International Day for the Elimination of Racial Discrimination

The 21st March marks the International Day for the Elimination of Racial Discrimination. In 1960, police opened fire and killed 69 Black people at a peaceful demonstration against apartheid laws in Sharpeville, South Africa. This international Day has been declared, in remembrance, not only of the Sharpville massacre but also of the impact of racism on individuals and communities across the globe.  It is also an occasion to show opposition to the injustice of racism and solidarity with those affected by it.
Below is information from an article with the heading of BE AN ALLY – COMBAT RACISM on the website of INAR Irish Network Against Racism that not only makes clear that racism is a reality in Ireland but also proposes practical things we can do to address it.  

The death of George Floyd on May 25, 2020, sparked protests across the world. In Ireland, we have seen unprecedented levels of interest in the problem of racism, and urgent calls for justice by those directly affected.  While standing in solidarity with the Black Lives Matter movement and Black people in the US, we must also have a long and honest look at our own country’s racist legacies – from the deeply rooted systemic racism against Travellers, the prevalence of anti-Black racism, the stigmatisation of Muslims and refugees, and the inhumane treatment of people living in Direct Provision. These legacies put into context the high toll of interpersonal racism and the overt acts of racism that Asian people are experiencing in light of the COVID-19 pandemic recorded by This only shows us how much work we, both as individuals and as a society, still must do to address racism in Ireland.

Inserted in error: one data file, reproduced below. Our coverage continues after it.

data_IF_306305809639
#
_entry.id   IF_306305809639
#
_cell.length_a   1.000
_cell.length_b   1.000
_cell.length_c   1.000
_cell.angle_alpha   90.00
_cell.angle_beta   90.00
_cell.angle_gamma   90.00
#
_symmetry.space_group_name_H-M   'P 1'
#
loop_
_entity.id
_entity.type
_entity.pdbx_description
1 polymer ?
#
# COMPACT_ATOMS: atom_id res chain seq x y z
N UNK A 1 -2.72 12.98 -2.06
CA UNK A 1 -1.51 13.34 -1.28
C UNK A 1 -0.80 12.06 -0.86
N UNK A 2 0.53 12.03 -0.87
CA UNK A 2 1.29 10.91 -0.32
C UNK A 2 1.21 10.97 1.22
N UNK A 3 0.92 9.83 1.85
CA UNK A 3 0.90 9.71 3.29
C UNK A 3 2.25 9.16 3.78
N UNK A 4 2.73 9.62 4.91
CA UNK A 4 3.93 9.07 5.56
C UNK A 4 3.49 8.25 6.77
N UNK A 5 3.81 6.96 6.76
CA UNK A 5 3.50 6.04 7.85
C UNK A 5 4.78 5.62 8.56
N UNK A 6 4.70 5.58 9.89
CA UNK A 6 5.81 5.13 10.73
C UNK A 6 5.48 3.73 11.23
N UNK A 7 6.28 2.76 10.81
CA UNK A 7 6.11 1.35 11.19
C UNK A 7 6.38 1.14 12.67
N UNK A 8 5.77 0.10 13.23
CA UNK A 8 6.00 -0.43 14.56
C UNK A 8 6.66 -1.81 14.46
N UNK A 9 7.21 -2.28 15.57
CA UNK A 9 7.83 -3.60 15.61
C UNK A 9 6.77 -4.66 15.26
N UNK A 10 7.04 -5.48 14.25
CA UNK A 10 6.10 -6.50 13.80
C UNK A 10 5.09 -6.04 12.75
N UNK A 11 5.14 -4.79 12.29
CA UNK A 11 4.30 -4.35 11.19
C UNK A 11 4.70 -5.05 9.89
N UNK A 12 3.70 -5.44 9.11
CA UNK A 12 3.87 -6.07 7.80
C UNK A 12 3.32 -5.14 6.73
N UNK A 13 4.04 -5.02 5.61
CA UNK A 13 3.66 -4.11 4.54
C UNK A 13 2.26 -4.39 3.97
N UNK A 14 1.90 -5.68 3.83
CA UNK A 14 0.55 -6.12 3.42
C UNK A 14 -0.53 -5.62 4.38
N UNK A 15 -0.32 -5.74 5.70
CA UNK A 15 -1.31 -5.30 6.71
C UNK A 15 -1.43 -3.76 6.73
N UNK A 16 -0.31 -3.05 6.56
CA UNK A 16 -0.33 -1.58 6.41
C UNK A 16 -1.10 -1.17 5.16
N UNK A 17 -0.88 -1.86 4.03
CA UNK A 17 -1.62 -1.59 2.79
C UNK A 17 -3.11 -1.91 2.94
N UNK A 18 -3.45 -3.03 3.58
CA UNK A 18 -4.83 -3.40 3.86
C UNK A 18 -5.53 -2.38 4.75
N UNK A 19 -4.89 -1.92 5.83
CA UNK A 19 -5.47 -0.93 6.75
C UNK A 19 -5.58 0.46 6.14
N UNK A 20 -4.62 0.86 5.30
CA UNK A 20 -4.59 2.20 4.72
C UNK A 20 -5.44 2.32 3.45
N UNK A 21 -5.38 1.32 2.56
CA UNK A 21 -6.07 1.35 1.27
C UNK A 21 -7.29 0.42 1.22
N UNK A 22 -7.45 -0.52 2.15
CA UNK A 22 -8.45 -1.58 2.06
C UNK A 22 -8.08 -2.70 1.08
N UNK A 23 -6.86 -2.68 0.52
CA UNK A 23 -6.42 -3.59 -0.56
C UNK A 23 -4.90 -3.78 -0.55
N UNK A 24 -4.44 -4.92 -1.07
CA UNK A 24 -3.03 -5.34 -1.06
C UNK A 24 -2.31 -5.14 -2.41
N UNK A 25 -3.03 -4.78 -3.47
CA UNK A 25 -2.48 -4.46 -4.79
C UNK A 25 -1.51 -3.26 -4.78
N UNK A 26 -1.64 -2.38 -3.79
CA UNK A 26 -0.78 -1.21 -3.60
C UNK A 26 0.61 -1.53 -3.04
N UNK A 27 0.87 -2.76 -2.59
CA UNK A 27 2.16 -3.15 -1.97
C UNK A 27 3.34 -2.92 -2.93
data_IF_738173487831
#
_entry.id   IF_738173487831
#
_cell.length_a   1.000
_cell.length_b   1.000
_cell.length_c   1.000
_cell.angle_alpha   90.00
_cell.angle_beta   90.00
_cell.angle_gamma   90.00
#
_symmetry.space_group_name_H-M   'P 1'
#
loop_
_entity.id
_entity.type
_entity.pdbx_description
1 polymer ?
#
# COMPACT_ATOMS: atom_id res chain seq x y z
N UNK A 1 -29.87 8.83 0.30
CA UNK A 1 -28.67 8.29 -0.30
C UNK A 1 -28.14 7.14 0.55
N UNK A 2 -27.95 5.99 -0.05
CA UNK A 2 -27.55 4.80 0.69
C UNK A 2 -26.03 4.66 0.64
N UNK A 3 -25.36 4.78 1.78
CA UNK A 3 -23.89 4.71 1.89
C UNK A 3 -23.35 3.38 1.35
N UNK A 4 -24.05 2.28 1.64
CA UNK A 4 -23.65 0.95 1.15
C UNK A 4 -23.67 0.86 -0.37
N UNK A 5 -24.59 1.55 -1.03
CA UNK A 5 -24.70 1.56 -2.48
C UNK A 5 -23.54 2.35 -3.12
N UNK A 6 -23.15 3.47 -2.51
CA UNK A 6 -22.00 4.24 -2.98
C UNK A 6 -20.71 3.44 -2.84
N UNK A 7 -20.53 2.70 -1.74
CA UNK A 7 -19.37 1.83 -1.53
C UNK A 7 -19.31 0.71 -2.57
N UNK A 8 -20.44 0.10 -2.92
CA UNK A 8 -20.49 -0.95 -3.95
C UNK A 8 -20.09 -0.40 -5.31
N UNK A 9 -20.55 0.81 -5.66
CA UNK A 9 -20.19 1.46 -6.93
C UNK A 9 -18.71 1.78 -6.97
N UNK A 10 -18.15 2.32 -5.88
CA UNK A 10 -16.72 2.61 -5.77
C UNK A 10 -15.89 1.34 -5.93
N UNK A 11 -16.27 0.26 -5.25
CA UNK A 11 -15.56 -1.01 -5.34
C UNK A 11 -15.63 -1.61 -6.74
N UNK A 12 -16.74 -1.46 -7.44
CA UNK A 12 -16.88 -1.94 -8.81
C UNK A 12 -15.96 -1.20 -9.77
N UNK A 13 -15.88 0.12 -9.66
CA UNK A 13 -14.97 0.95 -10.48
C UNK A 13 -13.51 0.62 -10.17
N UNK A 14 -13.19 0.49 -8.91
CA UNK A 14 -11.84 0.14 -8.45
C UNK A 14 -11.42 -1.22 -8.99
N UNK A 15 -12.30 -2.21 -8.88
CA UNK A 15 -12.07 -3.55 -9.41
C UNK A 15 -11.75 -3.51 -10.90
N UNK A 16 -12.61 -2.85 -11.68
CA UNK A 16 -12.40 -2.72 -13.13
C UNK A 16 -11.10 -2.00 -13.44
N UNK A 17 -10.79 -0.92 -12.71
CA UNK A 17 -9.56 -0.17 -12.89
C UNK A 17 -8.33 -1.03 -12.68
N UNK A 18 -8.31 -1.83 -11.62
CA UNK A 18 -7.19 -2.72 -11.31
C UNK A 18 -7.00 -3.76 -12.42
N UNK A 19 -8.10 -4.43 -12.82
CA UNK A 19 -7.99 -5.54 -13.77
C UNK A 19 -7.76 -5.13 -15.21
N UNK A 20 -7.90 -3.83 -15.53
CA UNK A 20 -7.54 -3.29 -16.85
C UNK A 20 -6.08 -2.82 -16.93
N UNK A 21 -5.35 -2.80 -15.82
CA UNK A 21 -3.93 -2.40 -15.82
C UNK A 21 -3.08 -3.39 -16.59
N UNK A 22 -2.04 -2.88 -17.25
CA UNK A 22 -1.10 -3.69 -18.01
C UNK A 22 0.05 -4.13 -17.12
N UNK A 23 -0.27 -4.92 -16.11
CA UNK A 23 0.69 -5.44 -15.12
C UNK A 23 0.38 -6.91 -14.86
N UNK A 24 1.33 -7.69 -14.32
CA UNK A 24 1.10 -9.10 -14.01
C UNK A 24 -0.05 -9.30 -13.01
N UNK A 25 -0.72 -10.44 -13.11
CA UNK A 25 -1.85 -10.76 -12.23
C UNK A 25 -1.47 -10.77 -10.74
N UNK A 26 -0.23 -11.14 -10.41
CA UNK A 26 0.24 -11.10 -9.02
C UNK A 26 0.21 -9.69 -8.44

racism irelandRealising the scope of racism in our own country may feel upsetting and overwhelming, especially for affected communities, but also for those from the majority community who are coming to grips with the breadth and scope of the problem. However, rather than feeling hopeless that racism is ever-present and seemingly insurmountable, INAR would like instead to inspire you to channel that frustration and take positive action.  To this end INAR proposes a list of things that we can do in Ireland to help us  ‘be the change you want to see in the world’. 

Copyright: Tim_Dennell_07947642412 CC BY-NC 2.0,
  1. Recognise your privilege and its meaning.
  2. Explore and address your prejudice.
  3. Educate yourself.
  4. Educate others.
  5. Be an active anti-racist ally.
  6. Respond to racism in your community.
  7. Support those affected by racism.
  8. Report racism.
  9. Be an anti-racism advocate in your organisation, work, school.
  10. Pressure leaders.

NB:  How to go about each of the ten points above is explained in detail in  INAR website article which is well worth taking the time to read.  For those who want a more in-depth understanding there are also numerous links to other sources of information.  One of the points above suggests we educate ourselves – this article in and excellent and impressively extensive resource that can help us to do so.  Well done to the writer.   To read the full article click here


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